spk03: Okay, great. That's interesting. And then just on the NOAA contract, under the terms of that contract being in IDIQ, if you do in the next 18 to 24 months get to the point where you can collect 100,000 RO vertical profiles per day, Does that enable you to increase the amount that NOAA is paying you through that contract vehicle over the next several years?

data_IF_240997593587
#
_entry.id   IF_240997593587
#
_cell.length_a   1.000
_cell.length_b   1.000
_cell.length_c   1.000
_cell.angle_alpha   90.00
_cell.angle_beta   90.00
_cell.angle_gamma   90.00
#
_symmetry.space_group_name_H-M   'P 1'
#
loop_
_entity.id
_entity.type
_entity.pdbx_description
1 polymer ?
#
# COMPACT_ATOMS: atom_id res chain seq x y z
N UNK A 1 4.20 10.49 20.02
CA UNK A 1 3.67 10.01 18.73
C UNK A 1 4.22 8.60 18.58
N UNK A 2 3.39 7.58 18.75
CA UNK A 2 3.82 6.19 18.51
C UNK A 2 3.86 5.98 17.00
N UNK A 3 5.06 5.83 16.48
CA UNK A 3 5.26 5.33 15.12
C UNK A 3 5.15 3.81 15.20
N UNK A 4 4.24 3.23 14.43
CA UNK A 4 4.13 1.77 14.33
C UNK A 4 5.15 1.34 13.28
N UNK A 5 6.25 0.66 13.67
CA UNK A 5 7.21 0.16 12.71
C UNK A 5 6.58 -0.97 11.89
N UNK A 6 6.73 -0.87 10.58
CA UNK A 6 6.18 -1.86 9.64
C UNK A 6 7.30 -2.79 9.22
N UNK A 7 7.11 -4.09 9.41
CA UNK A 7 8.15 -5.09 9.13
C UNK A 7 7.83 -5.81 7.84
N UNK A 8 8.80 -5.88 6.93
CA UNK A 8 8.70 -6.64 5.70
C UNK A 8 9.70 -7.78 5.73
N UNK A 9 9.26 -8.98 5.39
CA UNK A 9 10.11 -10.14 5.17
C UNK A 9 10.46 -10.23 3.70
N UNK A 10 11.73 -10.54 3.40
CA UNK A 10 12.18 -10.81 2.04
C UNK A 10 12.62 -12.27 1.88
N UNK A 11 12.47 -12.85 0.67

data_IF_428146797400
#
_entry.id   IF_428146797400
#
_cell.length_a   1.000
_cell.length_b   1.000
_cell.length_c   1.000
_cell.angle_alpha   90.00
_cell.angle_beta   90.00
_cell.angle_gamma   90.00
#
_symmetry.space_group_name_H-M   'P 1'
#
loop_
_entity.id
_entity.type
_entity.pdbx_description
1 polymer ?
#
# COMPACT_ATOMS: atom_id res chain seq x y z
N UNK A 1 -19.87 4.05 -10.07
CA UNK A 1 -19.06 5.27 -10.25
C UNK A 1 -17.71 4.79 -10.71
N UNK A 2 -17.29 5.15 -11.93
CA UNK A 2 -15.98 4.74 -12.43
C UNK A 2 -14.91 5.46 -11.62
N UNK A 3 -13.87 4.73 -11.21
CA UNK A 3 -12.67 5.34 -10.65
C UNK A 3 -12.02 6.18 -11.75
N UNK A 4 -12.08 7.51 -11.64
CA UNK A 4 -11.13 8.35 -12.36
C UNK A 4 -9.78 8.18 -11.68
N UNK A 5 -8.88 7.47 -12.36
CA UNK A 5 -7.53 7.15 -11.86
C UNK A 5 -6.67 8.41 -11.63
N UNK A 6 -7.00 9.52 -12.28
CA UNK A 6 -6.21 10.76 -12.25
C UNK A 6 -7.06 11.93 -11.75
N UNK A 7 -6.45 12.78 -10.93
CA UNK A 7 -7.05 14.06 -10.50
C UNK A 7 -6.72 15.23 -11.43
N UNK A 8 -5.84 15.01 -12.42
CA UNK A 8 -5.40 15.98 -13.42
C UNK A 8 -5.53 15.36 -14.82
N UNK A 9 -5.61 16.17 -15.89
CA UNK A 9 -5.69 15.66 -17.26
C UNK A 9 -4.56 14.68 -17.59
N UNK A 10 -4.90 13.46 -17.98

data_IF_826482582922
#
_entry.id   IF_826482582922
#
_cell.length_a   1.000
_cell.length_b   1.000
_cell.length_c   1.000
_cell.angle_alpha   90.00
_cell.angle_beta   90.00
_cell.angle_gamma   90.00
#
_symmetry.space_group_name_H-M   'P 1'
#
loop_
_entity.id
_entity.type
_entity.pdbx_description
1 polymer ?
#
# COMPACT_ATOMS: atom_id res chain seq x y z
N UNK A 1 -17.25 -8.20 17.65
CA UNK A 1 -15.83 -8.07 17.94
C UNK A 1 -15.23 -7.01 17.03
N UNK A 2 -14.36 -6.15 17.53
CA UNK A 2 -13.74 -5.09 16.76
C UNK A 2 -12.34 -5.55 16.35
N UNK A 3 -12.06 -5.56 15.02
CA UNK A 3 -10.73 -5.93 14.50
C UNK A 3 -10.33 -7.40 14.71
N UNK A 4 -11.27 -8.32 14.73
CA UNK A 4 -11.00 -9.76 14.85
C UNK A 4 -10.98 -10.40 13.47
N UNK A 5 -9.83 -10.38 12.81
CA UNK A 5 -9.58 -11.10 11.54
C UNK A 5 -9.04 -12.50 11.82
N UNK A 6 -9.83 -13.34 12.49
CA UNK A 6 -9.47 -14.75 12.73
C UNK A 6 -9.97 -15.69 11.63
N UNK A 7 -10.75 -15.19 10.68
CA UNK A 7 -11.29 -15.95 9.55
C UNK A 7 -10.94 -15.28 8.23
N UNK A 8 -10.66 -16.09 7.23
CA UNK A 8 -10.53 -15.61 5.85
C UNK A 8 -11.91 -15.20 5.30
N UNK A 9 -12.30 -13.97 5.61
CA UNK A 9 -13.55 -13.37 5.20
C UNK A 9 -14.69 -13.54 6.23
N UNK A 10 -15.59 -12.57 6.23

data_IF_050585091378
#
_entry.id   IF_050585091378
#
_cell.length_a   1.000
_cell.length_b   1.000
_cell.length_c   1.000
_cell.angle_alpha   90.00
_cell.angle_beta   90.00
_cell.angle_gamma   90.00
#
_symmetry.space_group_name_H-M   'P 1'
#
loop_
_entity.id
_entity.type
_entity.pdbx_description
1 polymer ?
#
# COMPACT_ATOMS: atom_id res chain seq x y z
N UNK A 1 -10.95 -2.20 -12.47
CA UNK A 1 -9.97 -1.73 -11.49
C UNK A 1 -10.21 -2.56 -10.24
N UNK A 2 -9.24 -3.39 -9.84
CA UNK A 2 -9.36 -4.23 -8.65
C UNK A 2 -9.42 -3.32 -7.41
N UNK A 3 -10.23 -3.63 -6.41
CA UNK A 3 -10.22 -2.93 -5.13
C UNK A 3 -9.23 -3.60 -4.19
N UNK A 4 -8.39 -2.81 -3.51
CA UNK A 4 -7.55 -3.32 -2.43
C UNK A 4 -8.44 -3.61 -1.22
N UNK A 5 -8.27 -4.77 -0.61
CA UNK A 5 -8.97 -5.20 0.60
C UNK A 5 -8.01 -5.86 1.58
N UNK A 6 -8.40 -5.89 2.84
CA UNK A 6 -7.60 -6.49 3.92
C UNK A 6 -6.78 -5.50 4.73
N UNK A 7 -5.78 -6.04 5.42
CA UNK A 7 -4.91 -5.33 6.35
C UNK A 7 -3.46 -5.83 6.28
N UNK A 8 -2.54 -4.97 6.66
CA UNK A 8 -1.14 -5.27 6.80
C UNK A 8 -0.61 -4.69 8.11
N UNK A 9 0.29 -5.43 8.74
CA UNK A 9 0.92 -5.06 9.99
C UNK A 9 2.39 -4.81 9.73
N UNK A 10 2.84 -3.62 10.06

spk01: That is correct. So there are abilities for NOAA as a customer to increase the ceiling off that IDIQ. They also have actually quite a bit more money appropriated from Congress for commercial data buys. So there is also additional avenues for additional contract vehicles or additional IDIQs for them to keep on procuring more data. I mean, they have stated publicly, especially from the Weather Service and the head of the Weather Service, Dr. Morgan, that they need at least 20,000. The ROWG, the International Community of RO, weather forecasters say that they need at least 25,000. And then the scientists of the Global Weather Enterprise have stated that at least 100,000, you don't see a decrease in the benefits and it still makes forecasts more accurate, especially when it comes to extreme weather events. So there certainly is a clearly expressed need from the customers, you know, in our case, the National Weather Service and NOAA, as well as the strong support by bipartisan from Congress to enable NOAA to purchase this data. It's just, I mean, Austin, you are familiar with that. The U.S. government has walked a very well-trodden path of leveraging commercial capabilities in satellite communication, satellite launch, satellite imagery, where some people say that over 60% of the government's needs, on average, is purchased commercially as a service. NOAA's annual budget for satellite data is somewhere between $1 billion and $2 billion. So satellite weather data is just like the latest one on that path. It is well understood by the government. It is well supported by Congress. And we are confident that we can continue to partner with them and deliver those capability and enhance the capability of the United States government. as other companies have done it in satellite communication, satellite launch, and satellite imagery.